Gov. Sean Parnell’s oil tax proposal is steadily making its way through the Senate.
His bill advanced out of the Senate resources committee on Wednesday, with a few changes. Instead of setting the base tax rate at 25 percent, it bumps it to 35 percent. It offset that by increasing a tax break for oil produced from new areas, and giving oil companies a $5 per barrel credit. Like the governor’s bill, it gets rid of a mechanism that would raise taxes on oil companies when profits are high. Parnell described the changes as a positive step forward at a press conference on Thursday.
The new version of the oil tax bill’s impact on the state’s revenue is close to Parnell’s original version. According to the bill’s fiscal note, the bill would cut taxes on oil companies by up to $900 million over the next year. Parnell’s would cut taxes by roughly the same amount.
The new version of the bill got support from all members of the resources committee, save one. Sen. Hollis French, an Anchorage Democrat, still had questions about the effect the bill would have both on oil production and revenue, and he had concerns about the pace of the review process.
“The amendments we’ve adopted make some significant changes. The CS [committee substitute] we put in front of us last Friday basically revamps the governor’s bill and adopts some significant new measures. I don’t feel like we’ve fully vetted that. The fiscal notes, which we’ve all received this afternoon, have not been discussed by the committee,” said French. “And so, I believe that the totality of the circumstances are that this is rushing through this committee to the next one, and I don’t feel confident of the work.”
Sen. Peter Micchiche, a Republican from Soldotna, countered that a previous committee had already spent time with the bill, and that more hearings are still to come.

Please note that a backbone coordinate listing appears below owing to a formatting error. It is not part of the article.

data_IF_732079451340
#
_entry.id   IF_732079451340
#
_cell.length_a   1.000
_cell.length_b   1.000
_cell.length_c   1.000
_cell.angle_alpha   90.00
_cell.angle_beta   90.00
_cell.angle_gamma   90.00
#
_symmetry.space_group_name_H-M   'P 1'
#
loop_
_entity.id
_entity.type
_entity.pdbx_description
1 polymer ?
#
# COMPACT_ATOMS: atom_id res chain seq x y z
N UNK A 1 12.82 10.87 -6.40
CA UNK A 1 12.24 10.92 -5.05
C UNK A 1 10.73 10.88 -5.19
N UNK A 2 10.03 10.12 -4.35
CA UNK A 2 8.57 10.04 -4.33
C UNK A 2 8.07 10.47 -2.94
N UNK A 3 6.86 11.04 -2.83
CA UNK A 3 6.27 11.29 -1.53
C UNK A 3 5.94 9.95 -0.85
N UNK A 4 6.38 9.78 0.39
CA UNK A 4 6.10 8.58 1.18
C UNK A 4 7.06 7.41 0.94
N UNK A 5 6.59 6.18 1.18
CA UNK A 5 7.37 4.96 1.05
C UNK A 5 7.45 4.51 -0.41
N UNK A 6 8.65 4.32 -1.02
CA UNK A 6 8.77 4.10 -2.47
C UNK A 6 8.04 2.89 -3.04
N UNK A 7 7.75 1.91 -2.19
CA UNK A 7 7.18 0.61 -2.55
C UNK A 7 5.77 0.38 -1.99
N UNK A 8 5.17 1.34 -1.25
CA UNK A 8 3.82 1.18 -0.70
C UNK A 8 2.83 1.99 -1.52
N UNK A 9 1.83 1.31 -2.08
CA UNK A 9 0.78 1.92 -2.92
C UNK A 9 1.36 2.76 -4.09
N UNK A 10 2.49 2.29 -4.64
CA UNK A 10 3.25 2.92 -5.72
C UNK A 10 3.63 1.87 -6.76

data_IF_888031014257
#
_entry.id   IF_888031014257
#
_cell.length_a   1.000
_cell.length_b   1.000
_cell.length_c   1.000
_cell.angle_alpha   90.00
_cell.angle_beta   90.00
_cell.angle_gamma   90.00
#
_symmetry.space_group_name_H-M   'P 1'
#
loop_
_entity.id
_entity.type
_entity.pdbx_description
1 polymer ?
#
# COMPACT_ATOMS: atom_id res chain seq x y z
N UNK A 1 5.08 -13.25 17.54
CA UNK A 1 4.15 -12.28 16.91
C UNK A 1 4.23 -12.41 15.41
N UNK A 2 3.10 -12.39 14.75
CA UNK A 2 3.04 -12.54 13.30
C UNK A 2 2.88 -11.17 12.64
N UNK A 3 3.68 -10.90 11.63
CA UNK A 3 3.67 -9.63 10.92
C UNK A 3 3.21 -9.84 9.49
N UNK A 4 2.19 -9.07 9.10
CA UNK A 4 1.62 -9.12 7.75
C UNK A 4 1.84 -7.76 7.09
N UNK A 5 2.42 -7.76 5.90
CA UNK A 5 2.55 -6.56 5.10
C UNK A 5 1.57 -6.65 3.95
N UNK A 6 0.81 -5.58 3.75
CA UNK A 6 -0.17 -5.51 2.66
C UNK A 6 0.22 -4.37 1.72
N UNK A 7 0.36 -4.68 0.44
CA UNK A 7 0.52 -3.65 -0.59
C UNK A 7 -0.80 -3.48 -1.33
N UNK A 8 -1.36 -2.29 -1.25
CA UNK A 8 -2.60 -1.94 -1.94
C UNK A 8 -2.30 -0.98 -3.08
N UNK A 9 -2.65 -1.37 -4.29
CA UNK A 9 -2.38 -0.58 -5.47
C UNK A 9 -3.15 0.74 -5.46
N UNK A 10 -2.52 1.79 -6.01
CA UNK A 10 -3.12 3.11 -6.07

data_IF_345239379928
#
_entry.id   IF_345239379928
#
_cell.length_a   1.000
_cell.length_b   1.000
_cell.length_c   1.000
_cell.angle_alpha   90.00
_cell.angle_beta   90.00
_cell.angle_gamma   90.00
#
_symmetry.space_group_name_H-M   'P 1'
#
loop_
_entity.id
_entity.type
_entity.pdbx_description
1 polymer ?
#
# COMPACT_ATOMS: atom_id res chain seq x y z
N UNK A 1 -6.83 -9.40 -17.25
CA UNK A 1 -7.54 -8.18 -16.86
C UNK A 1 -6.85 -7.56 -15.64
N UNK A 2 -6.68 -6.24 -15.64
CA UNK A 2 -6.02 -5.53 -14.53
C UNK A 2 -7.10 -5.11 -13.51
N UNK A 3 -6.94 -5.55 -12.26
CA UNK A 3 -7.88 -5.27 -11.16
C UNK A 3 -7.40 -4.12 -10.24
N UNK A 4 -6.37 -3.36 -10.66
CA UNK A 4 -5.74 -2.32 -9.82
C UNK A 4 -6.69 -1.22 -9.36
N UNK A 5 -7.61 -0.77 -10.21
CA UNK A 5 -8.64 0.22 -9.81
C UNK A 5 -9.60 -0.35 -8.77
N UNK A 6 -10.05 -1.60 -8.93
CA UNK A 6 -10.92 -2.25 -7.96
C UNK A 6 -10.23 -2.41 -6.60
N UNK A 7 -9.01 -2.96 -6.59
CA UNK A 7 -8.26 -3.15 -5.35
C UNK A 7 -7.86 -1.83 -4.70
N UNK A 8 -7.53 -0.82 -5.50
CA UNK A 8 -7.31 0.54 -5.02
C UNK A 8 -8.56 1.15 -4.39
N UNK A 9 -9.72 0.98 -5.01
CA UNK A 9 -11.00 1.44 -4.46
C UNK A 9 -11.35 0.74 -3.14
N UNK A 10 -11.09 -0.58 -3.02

“Some of us have spent hundreds of hours processing this bill in two different committees,” said Micciche.
The bill is now being heard in finance, the last Senate committee that will review the plan.
- It aims to preserve Alaska Native culture by giving tribes and tribal organizations the ability to oversee local child welfare problems, rather than social workers coming in from outside their communities. That often results in children being removed from their communities.
- Dressed in full Gwich’in regalia, Potts recounted growing up in a modest dirt-floor hunting cabin in Eagle, losing someone close to suicide, and taking the conventions theme of strength in unity to get back to enjoying life again.
- The Juneau School District wants to consolidate its two high school football programs and cheer squads. Superintendent Dr. Mark Miller said at a press conference Thursday afternoon that the decision to send a formal request to the Alaska School Activities Association has been two years in the making.
- Three helmets, two hats, a headdress and a beaded shirt are from as far back as the 1600s to about 1890. They will be stored through the National Park Service, with access being granted to the Tlingit clans.